Northwest Airlines pilots last month voted to allow Northwest Airlink partner Pinnacle Airlines to add more 50-seat regional jets to its fleet and open talks over a new pay scale for 70-seat regional jets at the mainline. Part of a concessionary contract that calls for a 15-percent pay cut among pilots and management, the new deal will allow Pinnacle to convert its remaining orders and options on 44-seat Bombardier CRJs to 50-seat CRJ200s.
United Airlines has asked for requests for proposal (RFP) from 10 regional airlines to fly up to 70 regional jets on routes now controlled by Appleton, Wis.-based Air Wisconsin. The 10 airlines include all of United’s existing partners, as well as Independence Air–the former United Express carrier turned low-fare competitor to UAL at Washington Dulles and Chicago O’Hare Airports.
The recent run of big orders for new turboprops has no doubt lifted the spirits of the two remaining builders of prop-driven airliners.
Mesaba Airlines and the Air Line Pilots Association (ALPA) reached a tentative agreement on a new contract last month for the airline’s 844 pilots, averting a threatened strike by a matter of hours. ALPA and Mesaba had engaged in negotiations since June 2001 to no avail, prompting the National Mediation Board to call an impasse and a 30-day “cooling off period,” after which the pilots could have legally walked off the job.
It had been a somewhat quiet year since the RAA staged its annual convention in St. Louis last May. Seemingly immune to the ills that have crippled their mainline counterparts for the past four years, the regional airlines finished last year with close to 30-percent traffic gains and average yields of 10 percent, leaving many wondering how long the major airlines would allow such an imbalance to continue.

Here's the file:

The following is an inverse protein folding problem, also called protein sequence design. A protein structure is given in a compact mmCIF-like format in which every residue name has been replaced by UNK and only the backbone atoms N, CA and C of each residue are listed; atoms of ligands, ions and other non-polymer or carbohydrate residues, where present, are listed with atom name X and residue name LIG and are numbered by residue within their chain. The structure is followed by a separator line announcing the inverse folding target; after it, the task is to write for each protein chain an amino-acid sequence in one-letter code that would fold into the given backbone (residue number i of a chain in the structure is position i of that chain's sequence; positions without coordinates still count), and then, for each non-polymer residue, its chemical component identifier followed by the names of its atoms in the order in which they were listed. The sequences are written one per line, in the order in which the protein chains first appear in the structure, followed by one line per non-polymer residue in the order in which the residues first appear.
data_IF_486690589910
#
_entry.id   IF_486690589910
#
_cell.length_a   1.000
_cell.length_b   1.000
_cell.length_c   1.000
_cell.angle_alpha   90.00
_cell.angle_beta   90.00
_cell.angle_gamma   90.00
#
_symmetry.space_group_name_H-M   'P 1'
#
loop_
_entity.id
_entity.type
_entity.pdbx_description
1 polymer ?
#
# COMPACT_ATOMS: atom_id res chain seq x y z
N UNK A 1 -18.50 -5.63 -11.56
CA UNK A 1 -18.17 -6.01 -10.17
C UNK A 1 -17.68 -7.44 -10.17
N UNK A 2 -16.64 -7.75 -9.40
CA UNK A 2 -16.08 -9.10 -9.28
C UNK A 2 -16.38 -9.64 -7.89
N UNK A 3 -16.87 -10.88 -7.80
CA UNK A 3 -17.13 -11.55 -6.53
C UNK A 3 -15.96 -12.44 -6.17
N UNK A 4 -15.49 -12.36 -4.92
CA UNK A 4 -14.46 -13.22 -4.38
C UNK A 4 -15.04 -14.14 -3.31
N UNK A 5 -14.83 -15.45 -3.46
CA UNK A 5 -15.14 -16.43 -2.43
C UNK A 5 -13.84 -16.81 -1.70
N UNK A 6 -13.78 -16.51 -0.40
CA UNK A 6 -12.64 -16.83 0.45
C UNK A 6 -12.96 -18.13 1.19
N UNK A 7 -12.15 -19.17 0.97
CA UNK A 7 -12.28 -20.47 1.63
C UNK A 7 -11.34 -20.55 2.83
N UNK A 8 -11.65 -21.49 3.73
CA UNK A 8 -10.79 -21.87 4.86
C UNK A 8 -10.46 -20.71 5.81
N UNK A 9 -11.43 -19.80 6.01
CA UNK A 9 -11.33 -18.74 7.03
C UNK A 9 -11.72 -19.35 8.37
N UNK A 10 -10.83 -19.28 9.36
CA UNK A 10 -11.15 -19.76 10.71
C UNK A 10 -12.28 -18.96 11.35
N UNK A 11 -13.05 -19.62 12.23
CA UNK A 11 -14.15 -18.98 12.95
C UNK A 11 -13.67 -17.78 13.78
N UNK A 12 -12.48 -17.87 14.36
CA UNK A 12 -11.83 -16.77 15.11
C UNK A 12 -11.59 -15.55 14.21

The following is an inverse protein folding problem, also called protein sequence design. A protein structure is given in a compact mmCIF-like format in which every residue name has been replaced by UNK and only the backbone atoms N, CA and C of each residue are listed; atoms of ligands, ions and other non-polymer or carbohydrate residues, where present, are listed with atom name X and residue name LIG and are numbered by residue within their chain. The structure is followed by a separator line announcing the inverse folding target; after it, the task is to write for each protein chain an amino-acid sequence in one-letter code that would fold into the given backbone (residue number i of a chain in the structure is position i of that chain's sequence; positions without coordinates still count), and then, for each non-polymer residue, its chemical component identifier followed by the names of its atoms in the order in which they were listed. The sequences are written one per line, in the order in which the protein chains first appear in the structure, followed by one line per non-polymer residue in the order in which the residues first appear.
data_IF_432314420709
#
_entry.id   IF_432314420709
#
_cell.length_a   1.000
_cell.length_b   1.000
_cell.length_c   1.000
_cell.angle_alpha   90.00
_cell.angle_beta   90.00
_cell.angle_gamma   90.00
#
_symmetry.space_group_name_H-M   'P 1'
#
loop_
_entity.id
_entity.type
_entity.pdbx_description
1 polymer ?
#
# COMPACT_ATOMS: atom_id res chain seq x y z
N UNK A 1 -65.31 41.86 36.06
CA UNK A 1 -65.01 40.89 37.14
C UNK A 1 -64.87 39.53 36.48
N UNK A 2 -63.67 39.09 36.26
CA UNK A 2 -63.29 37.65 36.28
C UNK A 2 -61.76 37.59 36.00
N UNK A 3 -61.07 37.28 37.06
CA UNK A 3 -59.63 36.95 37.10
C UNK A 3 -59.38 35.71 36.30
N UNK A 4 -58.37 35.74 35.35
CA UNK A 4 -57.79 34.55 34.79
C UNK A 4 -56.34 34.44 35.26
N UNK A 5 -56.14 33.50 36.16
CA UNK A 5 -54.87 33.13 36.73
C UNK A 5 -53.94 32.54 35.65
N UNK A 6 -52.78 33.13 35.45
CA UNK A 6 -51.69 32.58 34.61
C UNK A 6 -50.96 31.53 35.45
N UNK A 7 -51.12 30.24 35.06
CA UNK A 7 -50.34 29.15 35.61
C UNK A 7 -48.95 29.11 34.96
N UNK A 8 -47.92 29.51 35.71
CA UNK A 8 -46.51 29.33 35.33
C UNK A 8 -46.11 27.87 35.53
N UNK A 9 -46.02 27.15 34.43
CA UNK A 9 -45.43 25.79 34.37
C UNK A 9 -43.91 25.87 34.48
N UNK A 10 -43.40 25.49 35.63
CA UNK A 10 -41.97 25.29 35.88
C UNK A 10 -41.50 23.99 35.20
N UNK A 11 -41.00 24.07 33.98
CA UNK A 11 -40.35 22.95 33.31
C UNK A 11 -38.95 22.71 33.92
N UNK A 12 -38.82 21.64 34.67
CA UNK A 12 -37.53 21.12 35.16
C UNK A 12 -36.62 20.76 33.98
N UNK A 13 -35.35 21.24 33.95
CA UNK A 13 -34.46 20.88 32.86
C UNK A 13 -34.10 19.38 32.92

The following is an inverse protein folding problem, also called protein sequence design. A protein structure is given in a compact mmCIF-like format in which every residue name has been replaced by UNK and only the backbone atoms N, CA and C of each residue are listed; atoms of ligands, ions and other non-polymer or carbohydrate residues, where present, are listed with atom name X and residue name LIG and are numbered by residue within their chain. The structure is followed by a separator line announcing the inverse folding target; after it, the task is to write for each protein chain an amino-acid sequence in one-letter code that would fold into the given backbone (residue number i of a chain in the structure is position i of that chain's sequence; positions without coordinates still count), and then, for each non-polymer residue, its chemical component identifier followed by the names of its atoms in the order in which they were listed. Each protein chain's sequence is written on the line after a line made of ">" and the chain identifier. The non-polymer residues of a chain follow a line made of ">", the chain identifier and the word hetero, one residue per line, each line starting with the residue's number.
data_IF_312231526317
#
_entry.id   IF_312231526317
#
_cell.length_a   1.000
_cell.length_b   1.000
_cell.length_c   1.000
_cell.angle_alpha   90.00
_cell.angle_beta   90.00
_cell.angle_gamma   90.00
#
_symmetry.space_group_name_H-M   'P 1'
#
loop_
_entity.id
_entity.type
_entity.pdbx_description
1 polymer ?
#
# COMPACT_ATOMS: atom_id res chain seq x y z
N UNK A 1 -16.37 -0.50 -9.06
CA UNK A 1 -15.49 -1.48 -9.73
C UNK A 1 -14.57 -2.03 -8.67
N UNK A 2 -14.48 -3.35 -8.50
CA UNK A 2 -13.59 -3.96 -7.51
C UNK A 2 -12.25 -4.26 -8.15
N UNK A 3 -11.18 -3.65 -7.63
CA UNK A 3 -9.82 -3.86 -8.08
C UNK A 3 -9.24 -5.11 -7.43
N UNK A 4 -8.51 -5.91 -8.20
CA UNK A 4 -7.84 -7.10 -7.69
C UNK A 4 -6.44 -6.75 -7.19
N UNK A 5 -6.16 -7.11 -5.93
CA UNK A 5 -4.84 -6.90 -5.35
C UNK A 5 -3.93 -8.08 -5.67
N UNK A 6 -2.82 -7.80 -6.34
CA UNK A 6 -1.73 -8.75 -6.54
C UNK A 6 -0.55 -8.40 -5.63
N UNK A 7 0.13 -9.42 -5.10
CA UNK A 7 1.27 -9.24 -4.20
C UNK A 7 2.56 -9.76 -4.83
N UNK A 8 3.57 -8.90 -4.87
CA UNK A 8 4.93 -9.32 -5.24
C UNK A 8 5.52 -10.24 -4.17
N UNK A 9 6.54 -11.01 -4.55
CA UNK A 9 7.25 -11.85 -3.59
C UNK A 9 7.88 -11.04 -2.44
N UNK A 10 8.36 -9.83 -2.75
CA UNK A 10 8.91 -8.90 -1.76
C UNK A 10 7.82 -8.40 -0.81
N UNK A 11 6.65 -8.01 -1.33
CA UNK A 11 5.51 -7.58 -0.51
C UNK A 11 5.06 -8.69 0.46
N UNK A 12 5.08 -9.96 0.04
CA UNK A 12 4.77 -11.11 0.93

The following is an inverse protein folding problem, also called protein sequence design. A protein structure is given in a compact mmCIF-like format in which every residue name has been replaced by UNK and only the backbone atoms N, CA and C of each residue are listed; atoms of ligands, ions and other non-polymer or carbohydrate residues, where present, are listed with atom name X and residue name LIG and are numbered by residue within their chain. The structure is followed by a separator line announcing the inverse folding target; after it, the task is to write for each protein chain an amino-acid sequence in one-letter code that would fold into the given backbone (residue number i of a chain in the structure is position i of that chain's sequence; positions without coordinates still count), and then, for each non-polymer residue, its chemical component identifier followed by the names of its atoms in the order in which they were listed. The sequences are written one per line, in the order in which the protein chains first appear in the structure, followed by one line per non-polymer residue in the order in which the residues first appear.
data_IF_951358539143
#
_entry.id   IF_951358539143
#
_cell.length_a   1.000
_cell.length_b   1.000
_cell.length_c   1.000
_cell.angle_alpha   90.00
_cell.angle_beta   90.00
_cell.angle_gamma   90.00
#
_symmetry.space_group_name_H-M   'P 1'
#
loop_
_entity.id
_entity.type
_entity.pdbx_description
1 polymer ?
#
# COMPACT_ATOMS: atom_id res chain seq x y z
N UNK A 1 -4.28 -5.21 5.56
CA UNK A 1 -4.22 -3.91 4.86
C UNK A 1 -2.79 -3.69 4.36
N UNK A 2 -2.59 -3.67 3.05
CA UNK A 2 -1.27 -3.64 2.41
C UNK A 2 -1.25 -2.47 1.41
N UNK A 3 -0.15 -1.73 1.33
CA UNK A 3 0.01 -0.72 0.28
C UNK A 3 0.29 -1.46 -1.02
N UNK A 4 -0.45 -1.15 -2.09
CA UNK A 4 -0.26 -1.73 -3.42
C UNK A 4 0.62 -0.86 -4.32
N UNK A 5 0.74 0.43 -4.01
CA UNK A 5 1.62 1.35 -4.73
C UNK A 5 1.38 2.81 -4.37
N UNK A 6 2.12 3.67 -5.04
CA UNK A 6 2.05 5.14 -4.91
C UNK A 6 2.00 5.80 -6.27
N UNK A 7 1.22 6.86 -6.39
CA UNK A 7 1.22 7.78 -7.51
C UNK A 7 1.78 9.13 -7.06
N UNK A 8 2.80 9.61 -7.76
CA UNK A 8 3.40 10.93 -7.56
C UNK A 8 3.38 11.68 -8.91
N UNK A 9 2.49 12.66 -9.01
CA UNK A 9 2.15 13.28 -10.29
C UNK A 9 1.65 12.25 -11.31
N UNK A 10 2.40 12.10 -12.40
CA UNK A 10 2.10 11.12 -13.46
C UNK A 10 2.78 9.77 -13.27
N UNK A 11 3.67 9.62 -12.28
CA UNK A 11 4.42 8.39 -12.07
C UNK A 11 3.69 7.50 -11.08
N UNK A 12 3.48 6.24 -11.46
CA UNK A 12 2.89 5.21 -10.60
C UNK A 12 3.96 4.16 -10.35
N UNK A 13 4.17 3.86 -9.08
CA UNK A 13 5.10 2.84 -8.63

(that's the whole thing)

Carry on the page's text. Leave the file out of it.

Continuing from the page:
Minneapolis-based Mesaba Aviation has until January 10 to negotiate a new collective-bargaining agreement with its pilots or face the prospect of a strike. Last month the airline received a letter from the National Mediation Board indicating the start of a 30-day “cooling-off period” in its contract negotiations with the Air Line Pilots Association (ALPA).
Northwest Airlines will have to add a third regional partner if it wants more 50-seat jets for its Northwest Airlink division, according to an agreement with its pilots to limit the number of regional jets it leases to Pinnacle and Mesaba Airlines.
Pinnacle Airlines bought Manassas, Va.-based Colgan Air for $20 million last month. The deal gives Memphis-based Pinnacle, which has flown exclusively for Northwest Airlines during its entire existence, immediate access to code-share revenue from Colgan partners Continental Airlines, United Airlines and US Airways.
Shareholders of Mesaba Airlines parent MAIR Holdings last month accused Northwest Airlines of a conspiracy to suppress the value of its regional affiliate in preparation for a planned buyout.
A new code-share contract with Northwest Airlines (NWA) will allow Memphis-based Pinnacle Airlines to keep its fleet of 124 Bombardier CRJs, potentially fly 76-seat jets and enter code-share deals with other major airlines. Under the 10-year deal, Northwest will also assign Pinnacle another 17 CRJ200s and/or CRJ440s by the end of the year.